China, Cuba, North Korea, Iran, Syria and Vietnam were among the countries that joined Russia in opposing the measure, while India, Brazil, Africa South and Mexico were among those who abstained. Some of those countries have argued that the move could escalate the war and called for further investigation into reports of Russian atrocities.
The last country to lose its seat on the panel was Libya in 2011, after President Muammar Gaddafi launched a fierce crackdown on anti-government protesters.
Russia remains one of five permanent members of the United Nations Security Council with a veto power which it once used to block a resolution calling on it to stop the war and withdraw its forces.
As UN members deliberated, the US Senate voted unanimously to strip Moscow of its preferential trading status and to ban the import of Russian energy into the United States. The legislation would allow the United States to impose higher tariffs on Russian products. Russian energy is only a small fraction of US imports, however, and Moscow is already struggling to export its oil.
The House approved the bills later Thursday, sending them to President Biden, who was expected to sign them.
The latest efforts to punish Russia during the Feb. 24 invasion were spurred in part by international outrage over the discovery of scores of dead civilians by Ukrainian soldiers reclaiming areas north of kyiv that had been evacuated. by the retreating Russian forces.
Ukrainian President Volodymyr Zelensky said hundreds of bodies, including children, were found, many of them in Bucha suburb, and many victims were tied up, tortured and shot in the head .
Mr. Kuleba, Ukrainian Foreign Minister, was questioned at NATO headquarters about reports of atrocities that may have been committed by Ukrainian troops.
He said he had heard of, but not seen, a video showing a group of Ukrainian soldiers killing captured Russian soldiers outside a village west of kyiv. The video has been verified by The New York Times.
Mr Kuleba said his country’s military abided by the rules of war and would investigate any “isolated incident” of atrocities.
“You don’t understand what it feels like when Russian soldiers rape children,” he said. “That’s no excuse for those who break the rules of war on either side of the front line. But there are some things you just can’t understand. I’m sorry.”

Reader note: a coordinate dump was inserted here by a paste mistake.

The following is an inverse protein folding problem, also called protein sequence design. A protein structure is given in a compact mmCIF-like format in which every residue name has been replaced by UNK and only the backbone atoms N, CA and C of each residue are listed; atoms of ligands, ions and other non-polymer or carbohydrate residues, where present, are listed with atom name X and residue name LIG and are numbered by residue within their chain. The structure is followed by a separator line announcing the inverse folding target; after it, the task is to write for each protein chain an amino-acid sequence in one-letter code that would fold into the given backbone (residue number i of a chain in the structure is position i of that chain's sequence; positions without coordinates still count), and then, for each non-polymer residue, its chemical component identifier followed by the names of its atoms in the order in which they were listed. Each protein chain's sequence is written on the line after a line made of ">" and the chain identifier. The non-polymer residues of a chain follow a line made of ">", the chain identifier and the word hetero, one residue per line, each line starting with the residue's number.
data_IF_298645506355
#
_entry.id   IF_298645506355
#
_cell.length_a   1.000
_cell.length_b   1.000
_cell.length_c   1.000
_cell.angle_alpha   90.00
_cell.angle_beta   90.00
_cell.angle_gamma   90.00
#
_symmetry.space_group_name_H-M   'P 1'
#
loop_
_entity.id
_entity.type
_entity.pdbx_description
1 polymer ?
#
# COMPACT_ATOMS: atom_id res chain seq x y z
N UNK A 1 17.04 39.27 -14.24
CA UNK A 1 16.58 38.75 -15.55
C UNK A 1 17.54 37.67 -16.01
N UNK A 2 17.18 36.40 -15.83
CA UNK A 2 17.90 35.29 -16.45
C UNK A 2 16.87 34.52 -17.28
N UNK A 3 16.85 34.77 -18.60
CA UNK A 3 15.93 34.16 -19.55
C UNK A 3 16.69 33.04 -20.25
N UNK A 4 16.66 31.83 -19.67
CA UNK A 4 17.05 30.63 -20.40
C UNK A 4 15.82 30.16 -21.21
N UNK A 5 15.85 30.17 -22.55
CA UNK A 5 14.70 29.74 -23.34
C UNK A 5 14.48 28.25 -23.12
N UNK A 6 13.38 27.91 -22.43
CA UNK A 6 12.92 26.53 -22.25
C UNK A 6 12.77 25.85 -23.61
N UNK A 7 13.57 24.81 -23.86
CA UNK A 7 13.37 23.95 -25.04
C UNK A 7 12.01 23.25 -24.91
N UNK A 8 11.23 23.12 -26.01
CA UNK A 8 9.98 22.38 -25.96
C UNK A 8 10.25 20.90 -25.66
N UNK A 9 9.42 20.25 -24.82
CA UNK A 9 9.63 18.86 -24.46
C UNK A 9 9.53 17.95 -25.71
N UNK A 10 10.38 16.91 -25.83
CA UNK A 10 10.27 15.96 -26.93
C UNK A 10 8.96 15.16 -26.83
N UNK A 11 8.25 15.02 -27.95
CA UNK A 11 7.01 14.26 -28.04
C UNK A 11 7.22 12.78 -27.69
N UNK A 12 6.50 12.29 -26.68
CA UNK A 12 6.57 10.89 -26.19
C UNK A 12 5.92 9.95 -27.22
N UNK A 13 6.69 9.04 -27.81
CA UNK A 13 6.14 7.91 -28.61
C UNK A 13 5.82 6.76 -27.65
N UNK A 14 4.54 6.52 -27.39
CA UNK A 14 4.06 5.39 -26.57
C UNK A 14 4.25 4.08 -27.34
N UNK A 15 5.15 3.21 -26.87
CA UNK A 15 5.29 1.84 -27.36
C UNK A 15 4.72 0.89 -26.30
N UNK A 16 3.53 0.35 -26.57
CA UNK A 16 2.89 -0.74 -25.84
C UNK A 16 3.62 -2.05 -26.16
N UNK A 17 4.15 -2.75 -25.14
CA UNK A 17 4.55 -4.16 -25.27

Mr Blinken spoke with disgust of the atrocities attributed to Russian soldiers, saying “the sickening images and stories coming out of Bucha and other parts of Ukraine have only strengthened our collective resolve”.
“The revulsion against what the Russian government is doing is palpable,” he said.
Russia has described evidence of the Bucha killings by Russian forces – including satellite images verified by The New York Times that show bodies on the streets while still under Russian occupation – as fabricated.
Mr Kuleba said the expected Russian assaults on the eastern regions of Lugansk and Donetsk made it more urgent for NATO members to speed up the delivery of weapons to help Ukraine defend itself.
“The discussion is not about the list of weapons,” Kuleba said. “The discussion is about the calendar. When do we receive them?
Mr. Blinken gave no new details on the military assistance.
He noted that the United States had supplied arms to Ukraine for months, totaling more than $1.7 billion since the start of the Russian invasion. That aid includes an additional $100 million worth of Javelin anti-tank missiles that the Biden administration approved for shipment this week.
Mr Blinken expressed skepticism about the peace talks between Russia and Ukraine, saying he had “heard nothing from the Russians to suggest they were serious” about a negotiated settlement.
The mayor of the eastern city of Sloviansk, Vadim Lyakh, said he was “preparing for the worst” and supplying bomb shelters and hospitals with medical supplies and food.
“We watched closely how the Russians surrounded and seized nearby towns like Mariupol and Izium,” he said, referring to two Ukrainian towns devastated by Russian attacks. “It is clear that these towns were not evacuated in time, but in Sloviansk we received notice, and that is why we are actively pushing people to leave.”
Matina Stevis-Gridneff and Steven Erlanger reported from Brussels and Michael Levenson from New York. The report was provided by Jane Arraf from Lviv, Ukraine, Thomas Gibbons-Neff from Kharkov, Ukraine, Cora Engelbrecht and Megan Specia from Krakow, Poland, Ivan Nechepurenko from Istanbul, Catherine Edmondson from washington, Michael Crowley from Brussels, Farnaz Fassihi of New York and Nick Cumming – Bruce from Geneva.